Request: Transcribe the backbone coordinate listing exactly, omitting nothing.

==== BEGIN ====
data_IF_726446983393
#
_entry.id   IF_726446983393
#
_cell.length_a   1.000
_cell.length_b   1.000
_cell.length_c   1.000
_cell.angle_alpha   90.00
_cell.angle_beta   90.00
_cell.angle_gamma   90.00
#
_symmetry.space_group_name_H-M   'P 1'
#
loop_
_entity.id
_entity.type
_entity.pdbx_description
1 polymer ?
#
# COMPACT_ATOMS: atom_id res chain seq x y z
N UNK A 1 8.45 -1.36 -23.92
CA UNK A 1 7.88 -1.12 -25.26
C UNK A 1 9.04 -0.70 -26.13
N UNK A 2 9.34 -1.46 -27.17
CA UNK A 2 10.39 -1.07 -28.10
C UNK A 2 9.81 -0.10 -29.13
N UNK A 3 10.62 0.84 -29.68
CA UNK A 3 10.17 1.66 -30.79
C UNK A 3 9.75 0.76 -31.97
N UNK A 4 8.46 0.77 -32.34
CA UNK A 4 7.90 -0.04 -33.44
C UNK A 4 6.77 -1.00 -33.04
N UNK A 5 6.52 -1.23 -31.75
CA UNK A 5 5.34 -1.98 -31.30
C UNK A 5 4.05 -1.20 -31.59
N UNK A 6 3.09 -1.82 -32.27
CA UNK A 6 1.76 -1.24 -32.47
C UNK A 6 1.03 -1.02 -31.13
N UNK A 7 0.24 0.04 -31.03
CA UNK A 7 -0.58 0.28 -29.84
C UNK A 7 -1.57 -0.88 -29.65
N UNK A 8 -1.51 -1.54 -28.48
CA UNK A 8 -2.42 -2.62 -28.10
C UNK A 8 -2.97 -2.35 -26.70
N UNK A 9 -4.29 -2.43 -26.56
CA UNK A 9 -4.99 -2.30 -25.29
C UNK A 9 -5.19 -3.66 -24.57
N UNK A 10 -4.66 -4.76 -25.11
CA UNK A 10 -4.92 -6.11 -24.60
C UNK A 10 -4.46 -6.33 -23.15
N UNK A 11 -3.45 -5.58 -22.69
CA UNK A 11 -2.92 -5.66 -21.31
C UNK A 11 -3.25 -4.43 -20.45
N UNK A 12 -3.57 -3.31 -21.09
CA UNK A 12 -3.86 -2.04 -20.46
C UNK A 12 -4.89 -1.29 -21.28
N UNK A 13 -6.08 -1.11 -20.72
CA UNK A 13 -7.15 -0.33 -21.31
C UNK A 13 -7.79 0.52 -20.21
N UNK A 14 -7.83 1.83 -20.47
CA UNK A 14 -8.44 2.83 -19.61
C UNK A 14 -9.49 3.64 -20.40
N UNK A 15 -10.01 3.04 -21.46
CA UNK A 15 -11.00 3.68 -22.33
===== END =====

data_IF_726446983393
#
_entry.id   IF_726446983393
#
_cell.length_a   1.000
_cell.length_b   1.000
_cell.length_c   1.000
_cell.angle_alpha   90.00
_cell.angle_beta   90.00
_cell.angle_gamma   90.00
#
_symmetry.space_group_name_H-M   'P 1'
#
loop_
_entity.id
_entity.type
_entity.pdbx_description
1 polymer ?
#
# COMPACT_ATOMS: atom_id res chain seq x y z
N UNK A 1 8.45 -1.36 -23.92
CA UNK A 1 7.88 -1.12 -25.26
C UNK A 1 9.04 -0.70 -26.13
N UNK A 2 9.34 -1.46 -27.17
CA UNK A 2 10.39 -1.07 -28.10
C UNK A 2 9.81 -0.10 -29.13
N UNK A 3 10.62 0.84 -29.68
CA UNK A 3 10.17 1.66 -30.79
C UNK A 3 9.75 0.76 -31.97
N UNK A 4 8.46 0.77 -32.34
CA UNK A 4 7.90 -0.04 -33.44
C UNK A 4 6.77 -1.00 -33.04
N UNK A 5 6.52 -1.23 -31.75
CA UNK A 5 5.34 -1.98 -31.30
C UNK A 5 4.05 -1.20 -31.59
N UNK A 6 3.09 -1.82 -32.27
CA UNK A 6 1.76 -1.24 -32.47
C UNK A 6 1.03 -1.02 -31.13
N UNK A 7 0.24 0.04 -31.03
CA UNK A 7 -0.58 0.28 -29.84
C UNK A 7 -1.57 -0.88 -29.65
N UNK A 8 -1.51 -1.54 -28.48
CA UNK A 8 -2.42 -2.62 -28.10
C UNK A 8 -2.97 -2.35 -26.70
N UNK A 9 -4.29 -2.43 -26.56
CA UNK A 9 -4.99 -2.30 -25.29
C UNK A 9 -5.19 -3.66 -24.57
N UNK A 10 -4.66 -4.76 -25.11
CA UNK A 10 -4.92 -6.11 -24.60
C UNK A 10 -4.46 -6.33 -23.15
N UNK A 11 -3.45 -5.58 -22.69
CA UNK A 11 -2.92 -5.66 -21.31
C UNK A 11 -3.25 -4.43 -20.45
N UNK A 12 -3.57 -3.31 -21.09
CA UNK A 12 -3.86 -2.04 -20.46
C UNK A 12 -4.89 -1.29 -21.28
N UNK A 13 -6.08 -1.11 -20.72
CA UNK A 13 -7.15 -0.33 -21.31
C UNK A 13 -7.79 0.52 -20.21
N UNK A 14 -7.83 1.83 -20.47
CA UNK A 14 -8.44 2.83 -19.61
C UNK A 14 -9.49 3.64 -20.40
N UNK A 15 -10.01 3.04 -21.46
CA UNK A 15 -11.00 3.68 -22.33